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3.7 out of 5 stars
51
3.7 out of 5 stars
The Long Fall
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Price:£3.99


on 23 June 2017
An earlier event when aged 18 comes back years later to haunt Emma. Plenty of twists, blackmail and a mother with a lot to loose. Not one of Julia Crouch's best. But an interesting read with most of the story set in 1980's Greece.
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on 20 June 2017
I cannot recommend this highly enough. I read it in two days as I couldn't put it down. Julia Crouch is a superb writer
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on 31 July 2017
satisfactory
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VINE VOICEon 16 November 2015
I've read and enjoyed Tarnished by this author, and know that she is well thought of as a psychological thriller writer, but I'm afraid The Long Fall failed to hit the mark for me. Basically a story of an 18 year old girl called Emma travelling abroad on her own in 1980 and how what happens to her shapes her whole life until one day, it all comes back to haunt her. Straightaway I was irritated by the writing style and the journal that Emma writes, but it did seem as though it was working up to something possibly thrilling. However, I found myself even more irritated by the second half of the book which was a bit farcical and I can't say there was one single character in the whole book that I liked or felt anything for. I hate to give a poor review but this book really was a disappointment.
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VINE VOICEon 17 February 2015
I've enjoyed reading two previous Julia Crouch novels but I'm sorry to say that this one didn't really work for me. The first half of the story is the slowest and told by way of journal entries kept by Emma. The main story is set in Greece, back in 1980 when 18 year old Emma is free from the stifling care of her parents and backpacking her way around Europe. After a traumatic event in France, she comes to Greece and is seduced by the hot summer heat and the booze and the drugs. She pals up with a couple of fellow backpackers, Jake and Beattie, and this is where her troubles really begin.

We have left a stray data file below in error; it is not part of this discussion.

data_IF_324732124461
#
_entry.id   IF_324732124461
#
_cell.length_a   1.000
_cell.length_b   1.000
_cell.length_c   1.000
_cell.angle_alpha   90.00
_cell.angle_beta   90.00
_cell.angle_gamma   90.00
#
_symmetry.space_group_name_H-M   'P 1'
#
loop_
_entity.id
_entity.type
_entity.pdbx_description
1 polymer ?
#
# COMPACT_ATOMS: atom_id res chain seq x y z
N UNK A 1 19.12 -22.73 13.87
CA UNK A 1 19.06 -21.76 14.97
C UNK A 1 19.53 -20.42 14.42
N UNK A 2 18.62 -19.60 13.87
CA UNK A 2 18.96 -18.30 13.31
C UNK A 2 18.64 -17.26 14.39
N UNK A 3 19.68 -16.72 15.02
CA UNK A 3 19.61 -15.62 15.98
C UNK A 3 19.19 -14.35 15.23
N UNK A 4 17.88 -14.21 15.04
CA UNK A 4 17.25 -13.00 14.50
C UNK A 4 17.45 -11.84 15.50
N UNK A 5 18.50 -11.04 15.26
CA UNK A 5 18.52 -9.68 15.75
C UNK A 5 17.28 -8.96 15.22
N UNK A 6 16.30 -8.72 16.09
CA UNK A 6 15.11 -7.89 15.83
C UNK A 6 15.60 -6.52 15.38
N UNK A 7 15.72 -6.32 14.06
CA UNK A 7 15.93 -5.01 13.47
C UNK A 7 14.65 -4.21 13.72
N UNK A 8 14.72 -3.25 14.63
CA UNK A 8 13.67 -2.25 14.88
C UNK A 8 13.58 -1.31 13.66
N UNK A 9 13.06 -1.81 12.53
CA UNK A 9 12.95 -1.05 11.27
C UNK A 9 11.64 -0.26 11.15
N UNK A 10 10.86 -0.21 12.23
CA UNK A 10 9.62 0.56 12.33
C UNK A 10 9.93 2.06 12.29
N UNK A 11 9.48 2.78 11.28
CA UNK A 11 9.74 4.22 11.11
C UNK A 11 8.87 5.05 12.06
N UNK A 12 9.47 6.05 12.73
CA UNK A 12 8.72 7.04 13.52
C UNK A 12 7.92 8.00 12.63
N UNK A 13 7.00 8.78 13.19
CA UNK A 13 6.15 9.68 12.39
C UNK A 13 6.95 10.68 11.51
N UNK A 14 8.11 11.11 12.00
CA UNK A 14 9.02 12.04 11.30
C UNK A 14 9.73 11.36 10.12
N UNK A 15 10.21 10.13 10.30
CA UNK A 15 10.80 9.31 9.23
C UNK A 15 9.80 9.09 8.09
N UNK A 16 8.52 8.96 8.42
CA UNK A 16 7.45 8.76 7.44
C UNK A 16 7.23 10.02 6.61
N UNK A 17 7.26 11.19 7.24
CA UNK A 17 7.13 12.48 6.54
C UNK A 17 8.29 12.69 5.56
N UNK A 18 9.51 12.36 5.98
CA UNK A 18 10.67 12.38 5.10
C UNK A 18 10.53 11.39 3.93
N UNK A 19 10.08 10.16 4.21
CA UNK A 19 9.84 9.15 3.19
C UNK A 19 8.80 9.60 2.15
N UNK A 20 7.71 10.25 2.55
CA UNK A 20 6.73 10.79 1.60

The biggest problem I had with this first half was the inability to feel much empathy with Emma. For an 18 year old, she seemed far too gullible and even though I could accept that she was lonely and out of her depth, I found some of her decisions highly questionable. However, the positive for me was the excellent description of the Greek countryside. There was a great sense of place and I could almost feel the searing summer heat and the atmospheric towns and bars.

The second half of the story centres around Kate and this is where the story really nosedives. Kate is in her fifties, married to a very wealthy businessman and has a daughter, Tilly - who is determined to save up and go backpacking...in Greece. Having lost a young child, Kate and her husband have set up a children's charity called Martha's Wish. It is Kate's charity that will be the catalyst for what is to follow.

I don't often guess the outcome of a thriller correctly but in this case as soon as we got to Kate's story it was obvious where the story was heading and I was proved correct; it was a pity because this took away the element of surprise and suspense and I spent the rest of the book waiting for the characters to catch up. As a mature character, Kate had even less backbone and was more annoying than the much younger Emma; some of her decisions were beyond stupid and I couldn't believe that somebody of her age, and with her supposed intelligence could behave in such a way.

The story isn't really bad by any means and there are some good twists and turns but in my view for this to work as a thriller, it requires the suspension of too much belief but, if you can get past the bizarre and unlikely turn of events, then you may well enjoy this.
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on 20 June 2014
I received a copy of The Long Fall from the publishers via NetGalley in return for an honest review.

This is another book that is hard to review without spoilers sneaking in, I seem to be choosing a lot of those lately.

The Long Fall is the first book by Julia Crouch that I have read, I felt it slow to start with but I stuck with it and I ended up enjoying it once the story picked up.

The main character Emma was really well written, with lots of depth and emotion and was very likable. I found myself becoming immersed in the ups and downs of her journey as the story progressed. I did however start to get irritated with her further on in the book, wanting to just give her a good shake and tell her to get a grip lol.

There are a couple of big twists in the story, which I had worked out before they happened. However it didn't ruin the book at all, although it would have been nice to have experienced them without knowing what was coming.

If you're thinking of picking this one up as a holiday read, I wouldn't advise doing so if you are a female travelling alone. I would imagine it would have you a second guessing every decision you make.